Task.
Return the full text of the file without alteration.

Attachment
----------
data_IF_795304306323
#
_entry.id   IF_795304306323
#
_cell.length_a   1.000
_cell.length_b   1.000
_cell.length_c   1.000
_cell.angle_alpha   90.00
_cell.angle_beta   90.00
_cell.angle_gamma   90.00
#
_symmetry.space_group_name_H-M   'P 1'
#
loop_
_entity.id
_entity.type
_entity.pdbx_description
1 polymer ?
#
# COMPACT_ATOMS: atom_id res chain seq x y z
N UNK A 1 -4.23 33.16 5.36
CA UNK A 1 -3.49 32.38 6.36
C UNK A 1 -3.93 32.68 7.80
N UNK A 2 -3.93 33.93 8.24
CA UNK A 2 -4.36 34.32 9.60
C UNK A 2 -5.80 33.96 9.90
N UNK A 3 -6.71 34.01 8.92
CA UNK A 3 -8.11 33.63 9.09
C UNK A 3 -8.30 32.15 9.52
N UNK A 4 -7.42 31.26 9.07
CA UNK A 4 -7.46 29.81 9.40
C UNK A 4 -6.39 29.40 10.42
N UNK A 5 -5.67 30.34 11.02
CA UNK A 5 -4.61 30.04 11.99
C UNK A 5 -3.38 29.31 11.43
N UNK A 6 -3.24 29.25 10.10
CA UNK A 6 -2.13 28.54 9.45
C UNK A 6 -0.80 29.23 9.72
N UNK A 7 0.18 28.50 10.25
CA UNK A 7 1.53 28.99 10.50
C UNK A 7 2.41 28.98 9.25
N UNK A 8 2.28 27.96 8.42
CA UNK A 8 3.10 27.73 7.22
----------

data_IF_795304306323
#
_entry.id   IF_795304306323
#
_cell.length_a   1.000
_cell.length_b   1.000
_cell.length_c   1.000
_cell.angle_alpha   90.00
_cell.angle_beta   90.00
_cell.angle_gamma   90.00
#
_symmetry.space_group_name_H-M   'P 1'
#
loop_
_entity.id
_entity.type
_entity.pdbx_description
1 polymer ?
#
# COMPACT_ATOMS: atom_id res chain seq x y z
N UNK A 1 -4.23 33.16 5.36
CA UNK A 1 -3.49 32.38 6.36
C UNK A 1 -3.93 32.68 7.80
N UNK A 2 -3.93 33.93 8.24
CA UNK A 2 -4.36 34.32 9.60
C UNK A 2 -5.80 33.96 9.90
N UNK A 3 -6.71 34.01 8.92
CA UNK A 3 -8.11 33.63 9.09
C UNK A 3 -8.30 32.15 9.52
N UNK A 4 -7.42 31.26 9.07
CA UNK A 4 -7.46 29.81 9.40
C UNK A 4 -6.39 29.40 10.42
N UNK A 5 -5.67 30.34 11.02
CA UNK A 5 -4.61 30.04 11.99
C UNK A 5 -3.38 29.31 11.43
N UNK A 6 -3.24 29.25 10.10
CA UNK A 6 -2.13 28.54 9.45
C UNK A 6 -0.80 29.23 9.72
N UNK A 7 0.18 28.50 10.25
CA UNK A 7 1.53 28.99 10.50
C UNK A 7 2.41 28.98 9.25
N UNK A 8 2.28 27.96 8.42
CA UNK A 8 3.10 27.73 7.22